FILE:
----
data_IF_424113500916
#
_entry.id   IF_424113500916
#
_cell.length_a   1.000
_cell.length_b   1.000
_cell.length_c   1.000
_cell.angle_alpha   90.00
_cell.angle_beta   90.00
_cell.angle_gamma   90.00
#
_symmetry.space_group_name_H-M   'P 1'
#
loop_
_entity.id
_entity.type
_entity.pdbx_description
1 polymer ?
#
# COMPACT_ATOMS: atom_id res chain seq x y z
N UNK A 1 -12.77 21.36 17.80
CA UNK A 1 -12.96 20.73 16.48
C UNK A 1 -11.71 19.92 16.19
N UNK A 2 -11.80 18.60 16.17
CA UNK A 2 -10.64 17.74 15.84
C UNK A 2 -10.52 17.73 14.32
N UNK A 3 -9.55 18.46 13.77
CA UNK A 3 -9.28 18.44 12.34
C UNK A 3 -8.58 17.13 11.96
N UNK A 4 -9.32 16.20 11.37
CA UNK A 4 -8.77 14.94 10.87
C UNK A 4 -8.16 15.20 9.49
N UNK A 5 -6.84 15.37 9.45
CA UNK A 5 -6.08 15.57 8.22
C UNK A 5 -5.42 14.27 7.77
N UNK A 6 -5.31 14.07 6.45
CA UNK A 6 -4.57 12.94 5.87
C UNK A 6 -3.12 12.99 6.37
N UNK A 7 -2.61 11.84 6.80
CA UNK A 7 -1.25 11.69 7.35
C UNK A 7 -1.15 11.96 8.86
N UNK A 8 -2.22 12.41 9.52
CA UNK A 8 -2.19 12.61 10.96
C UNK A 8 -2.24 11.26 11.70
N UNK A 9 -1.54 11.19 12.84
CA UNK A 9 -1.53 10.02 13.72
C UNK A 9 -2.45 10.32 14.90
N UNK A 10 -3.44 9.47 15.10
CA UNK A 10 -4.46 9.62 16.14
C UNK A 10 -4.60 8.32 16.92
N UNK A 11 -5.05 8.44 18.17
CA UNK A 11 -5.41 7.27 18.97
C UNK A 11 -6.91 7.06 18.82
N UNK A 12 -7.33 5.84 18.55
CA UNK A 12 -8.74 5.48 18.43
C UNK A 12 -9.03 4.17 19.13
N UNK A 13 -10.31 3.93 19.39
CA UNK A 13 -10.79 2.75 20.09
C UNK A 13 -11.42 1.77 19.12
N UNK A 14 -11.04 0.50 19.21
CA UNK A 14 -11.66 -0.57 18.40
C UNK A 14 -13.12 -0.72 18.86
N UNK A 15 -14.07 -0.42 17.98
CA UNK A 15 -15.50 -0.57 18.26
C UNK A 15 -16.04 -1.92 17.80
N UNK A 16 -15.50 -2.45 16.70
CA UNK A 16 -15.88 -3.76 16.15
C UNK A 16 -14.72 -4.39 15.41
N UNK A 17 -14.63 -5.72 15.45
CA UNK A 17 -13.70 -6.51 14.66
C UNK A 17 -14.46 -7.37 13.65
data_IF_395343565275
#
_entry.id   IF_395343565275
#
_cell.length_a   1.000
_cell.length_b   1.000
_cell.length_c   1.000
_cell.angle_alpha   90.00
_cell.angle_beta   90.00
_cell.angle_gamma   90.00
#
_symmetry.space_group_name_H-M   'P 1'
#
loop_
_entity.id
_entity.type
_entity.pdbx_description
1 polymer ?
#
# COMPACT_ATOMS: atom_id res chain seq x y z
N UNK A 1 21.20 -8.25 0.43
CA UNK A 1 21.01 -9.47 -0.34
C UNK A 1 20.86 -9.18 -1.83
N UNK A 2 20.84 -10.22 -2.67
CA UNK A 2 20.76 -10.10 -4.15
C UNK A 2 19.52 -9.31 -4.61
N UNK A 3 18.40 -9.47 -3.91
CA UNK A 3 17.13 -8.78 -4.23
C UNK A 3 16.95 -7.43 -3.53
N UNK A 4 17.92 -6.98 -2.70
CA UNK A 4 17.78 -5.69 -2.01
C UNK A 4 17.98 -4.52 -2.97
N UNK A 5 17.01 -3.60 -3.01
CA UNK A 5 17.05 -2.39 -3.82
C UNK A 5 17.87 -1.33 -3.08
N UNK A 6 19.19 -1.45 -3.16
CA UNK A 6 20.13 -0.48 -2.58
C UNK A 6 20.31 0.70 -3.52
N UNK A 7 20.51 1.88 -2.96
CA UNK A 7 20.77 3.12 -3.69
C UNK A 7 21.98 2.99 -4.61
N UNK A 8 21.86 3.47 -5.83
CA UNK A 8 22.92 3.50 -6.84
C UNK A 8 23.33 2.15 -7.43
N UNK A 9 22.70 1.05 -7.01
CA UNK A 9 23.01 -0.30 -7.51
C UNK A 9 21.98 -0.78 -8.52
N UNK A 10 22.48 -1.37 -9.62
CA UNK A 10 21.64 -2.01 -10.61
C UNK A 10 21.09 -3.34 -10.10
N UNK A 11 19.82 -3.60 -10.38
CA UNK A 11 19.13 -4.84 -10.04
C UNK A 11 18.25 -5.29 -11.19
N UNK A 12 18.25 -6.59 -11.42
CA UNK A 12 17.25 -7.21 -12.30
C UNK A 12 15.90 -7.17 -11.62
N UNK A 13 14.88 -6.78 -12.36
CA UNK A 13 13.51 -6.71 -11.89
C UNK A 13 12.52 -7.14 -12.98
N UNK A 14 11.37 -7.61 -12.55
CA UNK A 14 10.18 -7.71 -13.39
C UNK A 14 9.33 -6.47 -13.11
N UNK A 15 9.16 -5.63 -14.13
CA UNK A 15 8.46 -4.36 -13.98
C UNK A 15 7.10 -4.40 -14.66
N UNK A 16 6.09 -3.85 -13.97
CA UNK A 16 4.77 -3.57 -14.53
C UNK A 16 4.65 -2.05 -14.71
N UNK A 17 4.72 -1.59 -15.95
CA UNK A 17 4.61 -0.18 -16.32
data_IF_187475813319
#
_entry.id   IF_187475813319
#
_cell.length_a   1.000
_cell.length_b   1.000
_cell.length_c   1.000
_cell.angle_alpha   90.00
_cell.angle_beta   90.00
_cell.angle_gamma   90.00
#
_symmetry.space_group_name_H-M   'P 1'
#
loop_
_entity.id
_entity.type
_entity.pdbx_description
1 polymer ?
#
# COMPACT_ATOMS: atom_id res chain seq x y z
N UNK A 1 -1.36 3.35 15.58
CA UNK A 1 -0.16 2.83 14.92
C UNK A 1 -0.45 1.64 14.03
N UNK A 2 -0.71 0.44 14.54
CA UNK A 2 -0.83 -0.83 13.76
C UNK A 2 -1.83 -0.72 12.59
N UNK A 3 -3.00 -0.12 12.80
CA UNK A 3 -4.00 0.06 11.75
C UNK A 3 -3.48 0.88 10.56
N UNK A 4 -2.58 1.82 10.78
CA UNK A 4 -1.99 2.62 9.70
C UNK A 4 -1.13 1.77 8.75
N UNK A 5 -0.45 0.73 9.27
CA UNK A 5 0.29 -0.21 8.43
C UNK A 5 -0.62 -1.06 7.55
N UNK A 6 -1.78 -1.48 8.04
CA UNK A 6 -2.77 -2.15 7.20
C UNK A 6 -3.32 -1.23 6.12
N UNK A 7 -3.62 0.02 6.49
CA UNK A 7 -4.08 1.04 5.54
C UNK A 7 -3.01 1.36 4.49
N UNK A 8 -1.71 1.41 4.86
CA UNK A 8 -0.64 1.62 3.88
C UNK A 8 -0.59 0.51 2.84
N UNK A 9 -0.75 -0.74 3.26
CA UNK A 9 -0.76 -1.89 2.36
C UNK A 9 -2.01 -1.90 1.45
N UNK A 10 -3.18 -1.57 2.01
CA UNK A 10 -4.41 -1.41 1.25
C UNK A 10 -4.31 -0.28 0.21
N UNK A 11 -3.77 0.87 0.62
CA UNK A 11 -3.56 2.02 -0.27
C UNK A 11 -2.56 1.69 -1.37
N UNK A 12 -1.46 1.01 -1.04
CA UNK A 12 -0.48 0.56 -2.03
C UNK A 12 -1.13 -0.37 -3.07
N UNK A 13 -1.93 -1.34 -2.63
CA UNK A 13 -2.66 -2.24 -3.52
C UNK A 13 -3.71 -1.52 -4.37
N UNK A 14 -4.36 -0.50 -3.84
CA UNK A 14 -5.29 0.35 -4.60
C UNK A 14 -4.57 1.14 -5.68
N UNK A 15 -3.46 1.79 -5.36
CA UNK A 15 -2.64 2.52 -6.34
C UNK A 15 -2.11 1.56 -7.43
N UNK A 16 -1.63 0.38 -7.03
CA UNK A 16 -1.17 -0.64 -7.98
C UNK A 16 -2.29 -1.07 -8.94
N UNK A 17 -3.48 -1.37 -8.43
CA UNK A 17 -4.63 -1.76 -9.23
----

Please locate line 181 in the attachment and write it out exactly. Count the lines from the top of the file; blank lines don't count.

CA UNK A 7 -4.08 1.04 5.54